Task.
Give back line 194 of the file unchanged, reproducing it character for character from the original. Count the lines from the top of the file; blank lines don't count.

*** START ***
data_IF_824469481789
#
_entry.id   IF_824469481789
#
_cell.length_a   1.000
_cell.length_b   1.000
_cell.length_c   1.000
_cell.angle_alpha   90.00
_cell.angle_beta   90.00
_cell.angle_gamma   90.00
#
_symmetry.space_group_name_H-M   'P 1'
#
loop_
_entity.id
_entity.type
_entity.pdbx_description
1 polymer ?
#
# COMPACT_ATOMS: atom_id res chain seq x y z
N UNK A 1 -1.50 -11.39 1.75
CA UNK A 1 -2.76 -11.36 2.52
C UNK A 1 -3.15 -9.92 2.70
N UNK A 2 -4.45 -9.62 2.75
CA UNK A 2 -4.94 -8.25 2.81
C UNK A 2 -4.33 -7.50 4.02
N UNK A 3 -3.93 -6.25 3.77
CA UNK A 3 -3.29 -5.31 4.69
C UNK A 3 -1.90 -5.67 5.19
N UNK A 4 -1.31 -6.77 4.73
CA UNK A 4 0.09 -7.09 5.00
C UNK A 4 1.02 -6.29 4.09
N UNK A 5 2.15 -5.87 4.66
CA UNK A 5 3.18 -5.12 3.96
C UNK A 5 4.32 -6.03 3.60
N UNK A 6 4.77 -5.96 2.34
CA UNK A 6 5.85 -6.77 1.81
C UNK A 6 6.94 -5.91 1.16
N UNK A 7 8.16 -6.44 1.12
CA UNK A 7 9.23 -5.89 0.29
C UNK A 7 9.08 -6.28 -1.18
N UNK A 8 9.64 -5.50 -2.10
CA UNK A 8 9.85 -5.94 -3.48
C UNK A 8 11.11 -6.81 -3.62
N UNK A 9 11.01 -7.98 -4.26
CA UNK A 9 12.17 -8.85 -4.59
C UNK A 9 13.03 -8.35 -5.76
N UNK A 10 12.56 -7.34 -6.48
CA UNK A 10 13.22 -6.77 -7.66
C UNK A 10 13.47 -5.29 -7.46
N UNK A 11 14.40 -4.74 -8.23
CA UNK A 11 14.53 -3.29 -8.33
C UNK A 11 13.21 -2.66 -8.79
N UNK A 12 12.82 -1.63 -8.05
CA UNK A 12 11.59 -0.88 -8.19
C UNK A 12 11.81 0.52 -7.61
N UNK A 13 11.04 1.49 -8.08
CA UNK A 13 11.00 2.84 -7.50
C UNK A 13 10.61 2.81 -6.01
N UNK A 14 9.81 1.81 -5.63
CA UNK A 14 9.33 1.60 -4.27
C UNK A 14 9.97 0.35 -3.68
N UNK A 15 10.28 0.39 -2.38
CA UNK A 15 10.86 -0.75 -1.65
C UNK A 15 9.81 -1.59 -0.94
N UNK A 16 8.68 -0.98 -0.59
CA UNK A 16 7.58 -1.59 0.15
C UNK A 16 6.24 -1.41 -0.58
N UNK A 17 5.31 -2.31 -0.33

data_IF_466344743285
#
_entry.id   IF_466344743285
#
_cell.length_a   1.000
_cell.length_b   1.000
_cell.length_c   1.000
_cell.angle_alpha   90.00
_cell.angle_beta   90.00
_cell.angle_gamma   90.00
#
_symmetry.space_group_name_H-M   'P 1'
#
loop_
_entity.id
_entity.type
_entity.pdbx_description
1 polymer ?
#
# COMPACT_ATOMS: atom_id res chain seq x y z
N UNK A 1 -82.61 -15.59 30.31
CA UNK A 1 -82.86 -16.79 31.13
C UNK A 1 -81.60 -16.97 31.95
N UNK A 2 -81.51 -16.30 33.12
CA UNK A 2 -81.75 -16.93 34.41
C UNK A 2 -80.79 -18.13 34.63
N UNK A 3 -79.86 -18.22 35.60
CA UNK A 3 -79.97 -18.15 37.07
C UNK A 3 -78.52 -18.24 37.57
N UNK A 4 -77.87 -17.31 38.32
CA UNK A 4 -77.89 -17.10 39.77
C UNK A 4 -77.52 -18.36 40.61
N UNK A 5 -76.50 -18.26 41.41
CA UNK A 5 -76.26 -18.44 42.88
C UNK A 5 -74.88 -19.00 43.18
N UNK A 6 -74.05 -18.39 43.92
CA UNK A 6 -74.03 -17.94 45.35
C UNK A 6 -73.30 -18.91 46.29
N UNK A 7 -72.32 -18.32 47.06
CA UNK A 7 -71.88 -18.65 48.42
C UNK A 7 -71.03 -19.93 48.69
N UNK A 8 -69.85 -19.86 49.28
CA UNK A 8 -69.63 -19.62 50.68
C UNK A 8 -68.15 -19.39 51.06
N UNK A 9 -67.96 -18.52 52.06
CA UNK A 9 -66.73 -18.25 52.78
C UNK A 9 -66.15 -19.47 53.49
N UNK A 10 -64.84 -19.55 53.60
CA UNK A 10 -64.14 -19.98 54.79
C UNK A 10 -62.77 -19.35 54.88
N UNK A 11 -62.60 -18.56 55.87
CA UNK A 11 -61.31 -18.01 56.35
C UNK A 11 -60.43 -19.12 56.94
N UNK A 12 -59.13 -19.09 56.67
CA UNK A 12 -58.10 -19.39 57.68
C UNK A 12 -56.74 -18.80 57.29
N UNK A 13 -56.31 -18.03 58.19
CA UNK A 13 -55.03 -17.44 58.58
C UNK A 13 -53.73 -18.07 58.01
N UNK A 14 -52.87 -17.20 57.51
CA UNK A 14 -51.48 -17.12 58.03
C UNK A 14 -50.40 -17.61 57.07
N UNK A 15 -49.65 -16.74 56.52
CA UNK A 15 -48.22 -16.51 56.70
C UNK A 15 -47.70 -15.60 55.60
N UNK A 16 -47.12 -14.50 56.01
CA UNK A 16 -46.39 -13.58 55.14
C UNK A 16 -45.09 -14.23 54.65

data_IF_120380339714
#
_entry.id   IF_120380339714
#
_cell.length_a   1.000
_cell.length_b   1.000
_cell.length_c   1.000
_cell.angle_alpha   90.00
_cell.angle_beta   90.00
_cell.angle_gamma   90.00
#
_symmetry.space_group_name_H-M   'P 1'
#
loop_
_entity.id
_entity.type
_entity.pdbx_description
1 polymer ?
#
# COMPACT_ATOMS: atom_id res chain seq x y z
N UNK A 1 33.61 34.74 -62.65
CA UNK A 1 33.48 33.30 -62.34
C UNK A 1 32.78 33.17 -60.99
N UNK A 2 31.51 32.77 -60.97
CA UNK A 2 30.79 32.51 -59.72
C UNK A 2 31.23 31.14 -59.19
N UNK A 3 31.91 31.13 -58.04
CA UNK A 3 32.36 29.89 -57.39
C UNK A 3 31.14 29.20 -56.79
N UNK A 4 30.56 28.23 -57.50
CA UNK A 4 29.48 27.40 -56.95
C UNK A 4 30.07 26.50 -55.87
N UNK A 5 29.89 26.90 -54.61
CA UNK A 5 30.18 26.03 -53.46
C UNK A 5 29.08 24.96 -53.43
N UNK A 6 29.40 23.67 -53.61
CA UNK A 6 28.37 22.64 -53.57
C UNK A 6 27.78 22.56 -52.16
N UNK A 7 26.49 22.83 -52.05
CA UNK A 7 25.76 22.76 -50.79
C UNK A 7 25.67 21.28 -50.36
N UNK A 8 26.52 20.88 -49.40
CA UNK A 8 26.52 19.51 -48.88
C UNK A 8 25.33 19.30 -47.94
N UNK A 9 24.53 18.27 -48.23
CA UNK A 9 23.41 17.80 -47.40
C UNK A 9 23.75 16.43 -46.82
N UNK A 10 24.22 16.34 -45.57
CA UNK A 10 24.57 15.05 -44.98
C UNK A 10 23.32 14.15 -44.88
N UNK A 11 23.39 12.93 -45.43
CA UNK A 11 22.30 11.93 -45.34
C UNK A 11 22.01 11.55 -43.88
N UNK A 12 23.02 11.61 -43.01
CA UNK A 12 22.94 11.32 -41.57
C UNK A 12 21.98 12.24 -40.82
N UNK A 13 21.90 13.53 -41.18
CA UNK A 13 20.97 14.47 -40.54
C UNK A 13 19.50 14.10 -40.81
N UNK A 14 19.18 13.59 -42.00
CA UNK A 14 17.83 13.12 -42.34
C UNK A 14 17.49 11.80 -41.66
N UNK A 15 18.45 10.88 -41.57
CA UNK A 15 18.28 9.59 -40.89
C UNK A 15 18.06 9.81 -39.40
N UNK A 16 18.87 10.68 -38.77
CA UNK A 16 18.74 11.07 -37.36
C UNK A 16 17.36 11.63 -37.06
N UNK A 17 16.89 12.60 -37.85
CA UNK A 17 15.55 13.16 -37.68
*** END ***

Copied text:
N UNK A 13 21.90 13.53 -41.18